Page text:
First edition of this uncommon and unusual text on automation, with analyses of the types of automatic control system then available and predictions of the types of work they could take over in the future. Among the tasks discussed are sorting objects; reading printed text and handwriting (“The difficulty would be stupendous; I should say insuperable”); automatic traffic control (“a good light-sensitive relay would, as I have already remarked, readily enable a signal to be sent that something was approaching a cross road. It would be next door to impossible, however, to signal ‘man,’ ‘car,’ ‘horse and cart,’, let alone ‘policeman,’”); typing from dictation ( ‘I venture to say that if any technical problem can be flatly termed insoluable, this is one’); industry and “the mass production of machines”; counting and accounting; and even “the automatic steering of ships and airplanes”. WorldCat locates only four institutional copies, at the Johannesburg City Library, the Koninklijke Bibliotheek in the Hague, Oregon State, and the Staatsbibliotek zu Berlin.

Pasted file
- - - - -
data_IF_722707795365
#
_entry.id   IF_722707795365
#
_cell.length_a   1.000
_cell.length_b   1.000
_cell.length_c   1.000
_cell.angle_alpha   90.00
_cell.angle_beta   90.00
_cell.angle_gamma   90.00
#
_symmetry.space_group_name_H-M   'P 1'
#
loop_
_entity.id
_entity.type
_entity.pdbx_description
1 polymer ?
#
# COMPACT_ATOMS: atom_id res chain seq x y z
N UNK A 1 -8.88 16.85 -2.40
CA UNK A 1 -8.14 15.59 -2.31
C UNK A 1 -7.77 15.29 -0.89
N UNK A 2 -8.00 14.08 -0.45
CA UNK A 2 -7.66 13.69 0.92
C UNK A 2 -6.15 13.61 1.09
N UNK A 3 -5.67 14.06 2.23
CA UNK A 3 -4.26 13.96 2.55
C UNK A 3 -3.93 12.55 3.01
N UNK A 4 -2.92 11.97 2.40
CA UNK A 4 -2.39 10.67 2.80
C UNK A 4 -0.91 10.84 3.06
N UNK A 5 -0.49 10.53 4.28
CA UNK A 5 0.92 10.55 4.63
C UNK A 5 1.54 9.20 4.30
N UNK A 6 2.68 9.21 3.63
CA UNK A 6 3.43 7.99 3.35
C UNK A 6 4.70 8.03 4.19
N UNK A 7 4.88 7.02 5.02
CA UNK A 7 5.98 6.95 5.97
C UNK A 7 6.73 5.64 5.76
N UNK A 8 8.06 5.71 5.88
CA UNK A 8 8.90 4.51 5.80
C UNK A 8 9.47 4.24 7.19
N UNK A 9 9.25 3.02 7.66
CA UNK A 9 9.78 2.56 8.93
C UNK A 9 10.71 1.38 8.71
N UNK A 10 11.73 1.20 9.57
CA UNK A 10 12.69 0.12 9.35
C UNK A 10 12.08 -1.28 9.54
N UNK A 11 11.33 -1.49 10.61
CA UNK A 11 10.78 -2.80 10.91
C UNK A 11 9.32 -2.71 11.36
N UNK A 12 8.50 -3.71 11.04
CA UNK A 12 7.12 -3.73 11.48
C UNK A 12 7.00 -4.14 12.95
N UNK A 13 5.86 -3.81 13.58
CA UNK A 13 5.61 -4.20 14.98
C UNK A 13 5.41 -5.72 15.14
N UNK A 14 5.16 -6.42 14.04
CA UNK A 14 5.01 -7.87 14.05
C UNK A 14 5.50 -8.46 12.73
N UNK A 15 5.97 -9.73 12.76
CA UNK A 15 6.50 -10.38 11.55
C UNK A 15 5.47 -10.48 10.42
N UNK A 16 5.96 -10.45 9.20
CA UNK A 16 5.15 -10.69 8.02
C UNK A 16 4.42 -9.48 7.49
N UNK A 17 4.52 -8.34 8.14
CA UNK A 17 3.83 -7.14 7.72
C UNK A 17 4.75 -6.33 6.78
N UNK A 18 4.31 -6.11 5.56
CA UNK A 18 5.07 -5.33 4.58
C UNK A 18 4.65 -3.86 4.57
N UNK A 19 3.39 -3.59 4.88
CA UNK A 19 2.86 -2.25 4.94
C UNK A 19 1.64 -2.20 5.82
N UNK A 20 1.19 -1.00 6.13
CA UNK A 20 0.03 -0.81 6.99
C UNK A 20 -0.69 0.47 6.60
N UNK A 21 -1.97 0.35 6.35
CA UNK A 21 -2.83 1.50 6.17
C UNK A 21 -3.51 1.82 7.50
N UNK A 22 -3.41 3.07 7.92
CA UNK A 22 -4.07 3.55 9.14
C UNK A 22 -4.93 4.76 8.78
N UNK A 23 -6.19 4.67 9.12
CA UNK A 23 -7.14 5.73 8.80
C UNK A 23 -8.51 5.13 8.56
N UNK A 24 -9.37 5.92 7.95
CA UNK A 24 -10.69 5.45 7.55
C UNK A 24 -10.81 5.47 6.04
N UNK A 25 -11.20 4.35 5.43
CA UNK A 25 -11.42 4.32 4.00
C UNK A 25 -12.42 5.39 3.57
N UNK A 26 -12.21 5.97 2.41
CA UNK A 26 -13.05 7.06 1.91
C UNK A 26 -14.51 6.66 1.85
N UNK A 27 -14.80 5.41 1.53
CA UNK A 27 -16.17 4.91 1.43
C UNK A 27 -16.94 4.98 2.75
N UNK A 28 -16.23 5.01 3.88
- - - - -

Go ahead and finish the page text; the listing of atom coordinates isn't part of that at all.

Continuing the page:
London: Kegan Paul, Trench, Trubner & Co., Ltd., 1928.
Octavo. Original purple boards, printed paper labels to spine and upper board. Binding rubbed, spine faded, boards bowed, light spotting to edges of text block. A very good copy.
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